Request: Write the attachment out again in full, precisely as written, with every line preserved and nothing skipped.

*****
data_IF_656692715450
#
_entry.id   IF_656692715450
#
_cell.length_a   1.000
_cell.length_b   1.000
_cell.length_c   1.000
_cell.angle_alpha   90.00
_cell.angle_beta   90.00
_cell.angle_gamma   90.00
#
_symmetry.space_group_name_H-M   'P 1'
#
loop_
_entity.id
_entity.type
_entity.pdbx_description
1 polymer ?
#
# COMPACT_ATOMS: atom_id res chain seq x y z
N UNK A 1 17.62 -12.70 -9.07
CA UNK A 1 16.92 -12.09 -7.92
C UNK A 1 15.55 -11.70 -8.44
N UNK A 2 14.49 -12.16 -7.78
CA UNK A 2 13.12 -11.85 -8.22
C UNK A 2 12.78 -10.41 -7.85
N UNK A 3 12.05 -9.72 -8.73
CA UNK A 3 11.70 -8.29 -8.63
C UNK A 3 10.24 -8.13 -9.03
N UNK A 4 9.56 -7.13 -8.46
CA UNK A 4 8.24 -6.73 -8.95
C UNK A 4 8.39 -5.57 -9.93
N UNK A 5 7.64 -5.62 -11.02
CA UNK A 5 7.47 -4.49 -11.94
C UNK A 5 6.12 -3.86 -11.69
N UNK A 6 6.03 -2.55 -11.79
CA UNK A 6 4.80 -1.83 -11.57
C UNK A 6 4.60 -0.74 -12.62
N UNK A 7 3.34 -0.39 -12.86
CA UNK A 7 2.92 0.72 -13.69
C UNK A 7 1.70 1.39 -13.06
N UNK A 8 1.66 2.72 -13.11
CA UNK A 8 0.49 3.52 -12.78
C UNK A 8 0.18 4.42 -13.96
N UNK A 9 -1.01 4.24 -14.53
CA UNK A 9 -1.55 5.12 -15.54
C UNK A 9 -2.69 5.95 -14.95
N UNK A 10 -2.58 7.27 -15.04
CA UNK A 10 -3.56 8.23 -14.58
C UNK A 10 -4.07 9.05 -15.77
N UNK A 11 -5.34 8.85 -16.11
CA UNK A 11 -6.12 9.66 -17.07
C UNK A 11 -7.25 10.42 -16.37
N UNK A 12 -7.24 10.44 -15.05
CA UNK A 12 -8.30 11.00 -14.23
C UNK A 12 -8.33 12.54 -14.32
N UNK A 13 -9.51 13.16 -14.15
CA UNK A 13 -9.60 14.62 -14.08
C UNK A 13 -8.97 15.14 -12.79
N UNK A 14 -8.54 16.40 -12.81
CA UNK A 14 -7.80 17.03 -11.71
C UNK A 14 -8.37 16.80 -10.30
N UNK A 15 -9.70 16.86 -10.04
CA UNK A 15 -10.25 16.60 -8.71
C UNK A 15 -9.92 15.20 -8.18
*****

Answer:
data_IF_656692715450
#
_entry.id   IF_656692715450
#
_cell.length_a   1.000
_cell.length_b   1.000
_cell.length_c   1.000
_cell.angle_alpha   90.00
_cell.angle_beta   90.00
_cell.angle_gamma   90.00
#
_symmetry.space_group_name_H-M   'P 1'
#
loop_
_entity.id
_entity.type
_entity.pdbx_description
1 polymer ?
#
# COMPACT_ATOMS: atom_id res chain seq x y z
N UNK A 1 17.62 -12.70 -9.07
CA UNK A 1 16.92 -12.09 -7.92
C UNK A 1 15.55 -11.70 -8.44
N UNK A 2 14.49 -12.16 -7.78
CA UNK A 2 13.12 -11.85 -8.22
C UNK A 2 12.78 -10.41 -7.85
N UNK A 3 12.05 -9.72 -8.73
CA UNK A 3 11.70 -8.29 -8.63
C UNK A 3 10.24 -8.13 -9.03
N UNK A 4 9.56 -7.13 -8.46
CA UNK A 4 8.24 -6.73 -8.95
C UNK A 4 8.39 -5.57 -9.93
N UNK A 5 7.64 -5.62 -11.02
CA UNK A 5 7.47 -4.49 -11.94
C UNK A 5 6.12 -3.86 -11.69
N UNK A 6 6.03 -2.55 -11.79
CA UNK A 6 4.80 -1.83 -11.57
C UNK A 6 4.60 -0.74 -12.62
N UNK A 7 3.34 -0.39 -12.86
CA UNK A 7 2.92 0.72 -13.69
C UNK A 7 1.70 1.39 -13.06
N UNK A 8 1.66 2.72 -13.11
CA UNK A 8 0.49 3.52 -12.78
C UNK A 8 0.18 4.42 -13.96
N UNK A 9 -1.01 4.24 -14.53
CA UNK A 9 -1.55 5.12 -15.54
C UNK A 9 -2.69 5.95 -14.95
N UNK A 10 -2.58 7.27 -15.04
CA UNK A 10 -3.56 8.23 -14.58
C UNK A 10 -4.07 9.05 -15.77
N UNK A 11 -5.34 8.85 -16.11
CA UNK A 11 -6.12 9.66 -17.07
C UNK A 11 -7.25 10.42 -16.37
N UNK A 12 -7.24 10.44 -15.05
CA UNK A 12 -8.30 11.00 -14.23
C UNK A 12 -8.33 12.54 -14.32
N UNK A 13 -9.51 13.16 -14.15
CA UNK A 13 -9.60 14.62 -14.08
C UNK A 13 -8.97 15.14 -12.79
N UNK A 14 -8.54 16.40 -12.81
CA UNK A 14 -7.80 17.03 -11.71
C UNK A 14 -8.37 16.80 -10.30
N UNK A 15 -9.70 16.86 -10.04
CA UNK A 15 -10.25 16.60 -8.71
C UNK A 15 -9.92 15.20 -8.18